Ms. Beynon devotes an entire chapter to the best breeders. Of the many breeders she discusses, she reports only four who experienced size throwbacks. The different size varieties that appeared in some of their litters were not desired by the breeders in every case she relates. The breeders who had bought Miniatures as breeding stock were certainly not happy when their best pups wound up too small to enter the show ring. She just happened to relate every possible combination of size throwbacks in the four adjacent size varieties. She does not have an example involving a toy and a medium in the same litter. This information, including the breeder and kennel names, are available below.
The Eskie belongs to the spitz family that evolved as all purpose dogs in cold northern climates. All sled dogs belong to this. The different size dogs could do various tasks. Naturally people over the generations kept the ones that had the best combination of speed, agility, strength and endurance.
German immigrants brought their dogs to the U.S. in the late nineteenth century. Circus acrobats found that these spitz dogs were relatively easy to train to enhance their acts. They found that acts involving people standing up riding a dark horse with different sizes of all white spitz dogs jumping onto the horse and back down as they all went around the circus ring could be easily seen from up in the stands in a three ring circus. Naturally they kept the best performers out of the litters. One Eskie was the only dog to ever walk a tightrope. A troupe of them were once taught to preform an intricately choreographed circus parade act as the wived around the wheels of a circus wagon on the trip from the railroad station to the circus site. All circuses put on such circus parade.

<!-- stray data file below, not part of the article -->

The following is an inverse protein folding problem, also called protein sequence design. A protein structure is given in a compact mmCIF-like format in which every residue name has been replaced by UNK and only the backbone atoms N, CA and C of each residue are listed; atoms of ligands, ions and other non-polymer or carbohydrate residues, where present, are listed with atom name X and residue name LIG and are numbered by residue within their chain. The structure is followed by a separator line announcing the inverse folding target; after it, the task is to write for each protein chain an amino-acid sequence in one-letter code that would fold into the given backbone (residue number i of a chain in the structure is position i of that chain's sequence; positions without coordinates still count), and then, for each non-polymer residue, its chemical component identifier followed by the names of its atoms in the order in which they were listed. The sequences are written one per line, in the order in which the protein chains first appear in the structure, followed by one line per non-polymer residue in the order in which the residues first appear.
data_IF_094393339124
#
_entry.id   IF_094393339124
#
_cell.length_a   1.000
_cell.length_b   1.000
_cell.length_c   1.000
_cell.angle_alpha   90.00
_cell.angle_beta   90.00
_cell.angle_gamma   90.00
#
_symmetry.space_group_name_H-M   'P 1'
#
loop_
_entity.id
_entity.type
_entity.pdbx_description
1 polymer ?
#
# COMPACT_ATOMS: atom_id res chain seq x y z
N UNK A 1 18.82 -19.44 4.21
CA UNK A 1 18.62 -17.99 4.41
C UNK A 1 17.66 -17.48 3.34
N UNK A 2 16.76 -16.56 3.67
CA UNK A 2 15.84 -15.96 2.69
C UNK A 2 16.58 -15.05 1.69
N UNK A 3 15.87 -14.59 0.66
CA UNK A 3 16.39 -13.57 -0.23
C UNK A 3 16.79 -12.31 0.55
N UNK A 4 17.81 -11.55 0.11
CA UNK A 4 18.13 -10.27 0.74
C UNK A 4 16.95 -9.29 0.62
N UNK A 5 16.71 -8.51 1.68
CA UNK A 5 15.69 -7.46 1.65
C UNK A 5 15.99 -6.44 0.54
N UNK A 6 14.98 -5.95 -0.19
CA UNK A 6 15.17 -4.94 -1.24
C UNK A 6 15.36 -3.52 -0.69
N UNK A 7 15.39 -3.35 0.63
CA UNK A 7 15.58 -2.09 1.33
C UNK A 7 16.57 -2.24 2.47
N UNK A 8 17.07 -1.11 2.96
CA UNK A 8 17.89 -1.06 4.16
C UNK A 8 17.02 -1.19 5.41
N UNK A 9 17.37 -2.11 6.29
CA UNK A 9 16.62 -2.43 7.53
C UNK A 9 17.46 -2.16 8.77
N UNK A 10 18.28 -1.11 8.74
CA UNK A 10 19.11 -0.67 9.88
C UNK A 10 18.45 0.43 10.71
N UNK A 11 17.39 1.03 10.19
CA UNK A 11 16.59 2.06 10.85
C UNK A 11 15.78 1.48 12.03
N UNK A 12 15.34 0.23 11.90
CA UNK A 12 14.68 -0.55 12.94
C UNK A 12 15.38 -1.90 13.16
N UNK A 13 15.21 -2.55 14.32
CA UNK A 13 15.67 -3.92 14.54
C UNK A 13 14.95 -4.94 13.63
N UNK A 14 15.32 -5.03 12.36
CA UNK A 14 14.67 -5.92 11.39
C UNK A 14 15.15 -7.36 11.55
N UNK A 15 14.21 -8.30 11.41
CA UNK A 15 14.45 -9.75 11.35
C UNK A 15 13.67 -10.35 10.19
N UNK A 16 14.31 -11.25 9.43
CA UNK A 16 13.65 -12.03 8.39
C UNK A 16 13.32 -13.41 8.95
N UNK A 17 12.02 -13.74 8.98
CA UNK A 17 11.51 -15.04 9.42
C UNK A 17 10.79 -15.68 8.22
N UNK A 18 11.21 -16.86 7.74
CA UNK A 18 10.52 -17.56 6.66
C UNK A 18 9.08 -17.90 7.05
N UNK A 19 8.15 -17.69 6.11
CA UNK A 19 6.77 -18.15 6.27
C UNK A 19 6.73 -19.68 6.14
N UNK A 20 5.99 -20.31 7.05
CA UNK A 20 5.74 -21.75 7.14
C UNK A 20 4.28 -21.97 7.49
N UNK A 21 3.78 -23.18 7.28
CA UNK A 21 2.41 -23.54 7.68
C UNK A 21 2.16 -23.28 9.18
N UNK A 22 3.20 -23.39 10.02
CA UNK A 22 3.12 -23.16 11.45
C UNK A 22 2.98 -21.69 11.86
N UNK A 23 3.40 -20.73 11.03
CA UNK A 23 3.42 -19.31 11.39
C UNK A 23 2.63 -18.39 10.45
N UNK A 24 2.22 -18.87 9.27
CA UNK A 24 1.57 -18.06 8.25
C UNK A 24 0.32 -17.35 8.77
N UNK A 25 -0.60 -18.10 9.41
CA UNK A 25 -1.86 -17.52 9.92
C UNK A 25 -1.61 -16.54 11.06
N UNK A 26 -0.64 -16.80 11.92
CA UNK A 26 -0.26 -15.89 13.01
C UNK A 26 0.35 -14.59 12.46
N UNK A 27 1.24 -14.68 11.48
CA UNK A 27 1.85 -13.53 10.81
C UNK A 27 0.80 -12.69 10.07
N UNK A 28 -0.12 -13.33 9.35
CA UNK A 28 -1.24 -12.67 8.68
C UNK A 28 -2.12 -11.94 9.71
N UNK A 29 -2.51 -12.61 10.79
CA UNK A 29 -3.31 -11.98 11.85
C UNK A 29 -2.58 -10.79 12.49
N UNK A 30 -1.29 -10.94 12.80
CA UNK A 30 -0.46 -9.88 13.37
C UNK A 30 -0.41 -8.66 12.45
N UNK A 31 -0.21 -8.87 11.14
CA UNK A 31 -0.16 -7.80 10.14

Some people wanted these white spitz circus dogs, so the circus performers would trade them to the townspeople for what they needed. Eventually, a breed standard was written describing the ideal agile, trainable circus dog that could learn a routine and preform it day after day without humans having to tell them each day what to do. Therefore, although they have great agility, they do not excel at the sport of dog agility, which requires a dog that quickly obey voice and hand commands from its human handler.
The data form the five of the eight sources that were found that give Eskie weight ranges are presented in the table below. I used this data to initially identify the 5 to 10, 10 to 20 , and 20 to 40 pound rue of thumb, which I eventually found to fit all seven sizes of the dog. This data and 2.0 rule, which I discuss in the Introduction, allowed me to construct the logarithmic population structure graphic of the Eskie that is below the table.
Therefore, when an expert Eskie breeder crossed two Miniatures weighing between 12 and 18 pounds and had a pup that grew up to weigh 30 pound Eskie or one that grew up to weigh 7 1/2 pounds, they did not need a statistical test to know that something strange genetically had happened. The data in the table, the population structure in the graphic, and the history satisfies the offspring/ resemblance test for a major gene. I believe that major gene is the theoretical one I call the f count macrogene and that it is the same one as the actual asp gene with repeated DNA sequences to code repeated columbine binding IQ domains. The data and this history were invaluable in coming to this conclusion.